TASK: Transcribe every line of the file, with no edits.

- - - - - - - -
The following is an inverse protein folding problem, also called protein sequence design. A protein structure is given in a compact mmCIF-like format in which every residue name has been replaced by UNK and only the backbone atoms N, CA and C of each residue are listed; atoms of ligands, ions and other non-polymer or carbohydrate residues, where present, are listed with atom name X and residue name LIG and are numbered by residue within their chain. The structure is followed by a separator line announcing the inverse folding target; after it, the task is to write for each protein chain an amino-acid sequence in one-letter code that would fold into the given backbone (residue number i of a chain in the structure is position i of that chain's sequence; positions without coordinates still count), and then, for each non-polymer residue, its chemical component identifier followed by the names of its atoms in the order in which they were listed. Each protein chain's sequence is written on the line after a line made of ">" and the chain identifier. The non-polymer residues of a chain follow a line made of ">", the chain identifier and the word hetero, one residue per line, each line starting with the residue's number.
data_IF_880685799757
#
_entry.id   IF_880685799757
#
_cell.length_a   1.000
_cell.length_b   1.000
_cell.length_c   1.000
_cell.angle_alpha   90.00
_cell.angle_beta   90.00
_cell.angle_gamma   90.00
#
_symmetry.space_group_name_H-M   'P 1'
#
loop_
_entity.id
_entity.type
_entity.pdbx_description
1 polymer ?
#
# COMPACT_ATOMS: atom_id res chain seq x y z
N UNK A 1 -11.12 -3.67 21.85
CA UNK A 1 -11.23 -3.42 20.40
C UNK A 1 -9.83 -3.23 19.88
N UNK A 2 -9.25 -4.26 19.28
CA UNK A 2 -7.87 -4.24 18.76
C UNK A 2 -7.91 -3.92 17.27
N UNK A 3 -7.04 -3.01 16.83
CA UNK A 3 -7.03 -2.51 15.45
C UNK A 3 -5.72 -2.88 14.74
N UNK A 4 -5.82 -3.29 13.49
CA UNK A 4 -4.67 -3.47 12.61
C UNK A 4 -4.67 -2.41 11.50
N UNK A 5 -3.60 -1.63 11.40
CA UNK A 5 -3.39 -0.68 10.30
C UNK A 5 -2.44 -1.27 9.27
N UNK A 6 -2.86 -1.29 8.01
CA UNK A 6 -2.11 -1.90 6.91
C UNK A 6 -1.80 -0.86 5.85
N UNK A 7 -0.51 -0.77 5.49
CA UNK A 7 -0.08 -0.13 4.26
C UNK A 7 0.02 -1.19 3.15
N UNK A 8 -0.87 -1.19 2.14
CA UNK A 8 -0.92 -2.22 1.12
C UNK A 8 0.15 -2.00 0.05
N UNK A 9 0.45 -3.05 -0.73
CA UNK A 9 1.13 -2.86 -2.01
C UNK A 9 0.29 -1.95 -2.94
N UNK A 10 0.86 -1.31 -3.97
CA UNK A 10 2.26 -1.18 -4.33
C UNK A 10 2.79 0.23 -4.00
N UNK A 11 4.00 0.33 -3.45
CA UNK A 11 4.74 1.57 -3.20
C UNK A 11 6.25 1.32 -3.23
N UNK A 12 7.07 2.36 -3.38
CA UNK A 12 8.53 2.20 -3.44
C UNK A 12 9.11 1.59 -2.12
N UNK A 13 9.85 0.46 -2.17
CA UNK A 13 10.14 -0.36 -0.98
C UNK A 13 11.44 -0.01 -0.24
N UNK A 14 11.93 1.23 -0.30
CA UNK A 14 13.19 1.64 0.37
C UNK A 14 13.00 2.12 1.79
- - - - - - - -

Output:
The following is an inverse protein folding problem, also called protein sequence design. A protein structure is given in a compact mmCIF-like format in which every residue name has been replaced by UNK and only the backbone atoms N, CA and C of each residue are listed; atoms of ligands, ions and other non-polymer or carbohydrate residues, where present, are listed with atom name X and residue name LIG and are numbered by residue within their chain. The structure is followed by a separator line announcing the inverse folding target; after it, the task is to write for each protein chain an amino-acid sequence in one-letter code that would fold into the given backbone (residue number i of a chain in the structure is position i of that chain's sequence; positions without coordinates still count), and then, for each non-polymer residue, its chemical component identifier followed by the names of its atoms in the order in which they were listed. Each protein chain's sequence is written on the line after a line made of ">" and the chain identifier. The non-polymer residues of a chain follow a line made of ">", the chain identifier and the word hetero, one residue per line, each line starting with the residue's number.
data_IF_880685799757
#
_entry.id   IF_880685799757
#
_cell.length_a   1.000
_cell.length_b   1.000
_cell.length_c   1.000
_cell.angle_alpha   90.00
_cell.angle_beta   90.00
_cell.angle_gamma   90.00
#
_symmetry.space_group_name_H-M   'P 1'
#
loop_
_entity.id
_entity.type
_entity.pdbx_description
1 polymer ?
#
# COMPACT_ATOMS: atom_id res chain seq x y z
N UNK A 1 -11.12 -3.67 21.85
CA UNK A 1 -11.23 -3.42 20.40
C UNK A 1 -9.83 -3.23 19.88
N UNK A 2 -9.25 -4.26 19.28
CA UNK A 2 -7.87 -4.24 18.76
C UNK A 2 -7.91 -3.92 17.27
N UNK A 3 -7.04 -3.01 16.83
CA UNK A 3 -7.03 -2.51 15.45
C UNK A 3 -5.72 -2.88 14.74
N UNK A 4 -5.82 -3.29 13.49
CA UNK A 4 -4.67 -3.47 12.61
C UNK A 4 -4.67 -2.41 11.50
N UNK A 5 -3.60 -1.63 11.40
CA UNK A 5 -3.39 -0.68 10.30
C UNK A 5 -2.44 -1.27 9.27
N UNK A 6 -2.86 -1.29 8.01
CA UNK A 6 -2.11 -1.90 6.91
C UNK A 6 -1.80 -0.86 5.85
N UNK A 7 -0.51 -0.77 5.49
CA UNK A 7 -0.08 -0.13 4.26
C UNK A 7 0.02 -1.19 3.15
N UNK A 8 -0.87 -1.19 2.14
CA UNK A 8 -0.92 -2.22 1.12
C UNK A 8 0.15 -2.00 0.05
N UNK A 9 0.45 -3.05 -0.73
CA UNK A 9 1.13 -2.86 -2.01
C UNK A 9 0.29 -1.95 -2.94
N UNK A 10 0.86 -1.31 -3.97
CA UNK A 10 2.26 -1.18 -4.33
C UNK A 10 2.79 0.23 -4.00
N UNK A 11 4.00 0.33 -3.45
CA UNK A 11 4.74 1.57 -3.20
C UNK A 11 6.25 1.32 -3.23
N UNK A 12 7.07 2.36 -3.38
CA UNK A 12 8.53 2.20 -3.44
C UNK A 12 9.11 1.59 -2.12
N UNK A 13 9.85 0.46 -2.17
CA UNK A 13 10.14 -0.36 -0.98
C UNK A 13 11.44 -0.01 -0.24
N UNK A 14 11.93 1.23 -0.30
CA UNK A 14 13.19 1.64 0.37
C UNK A 14 13.00 2.12 1.79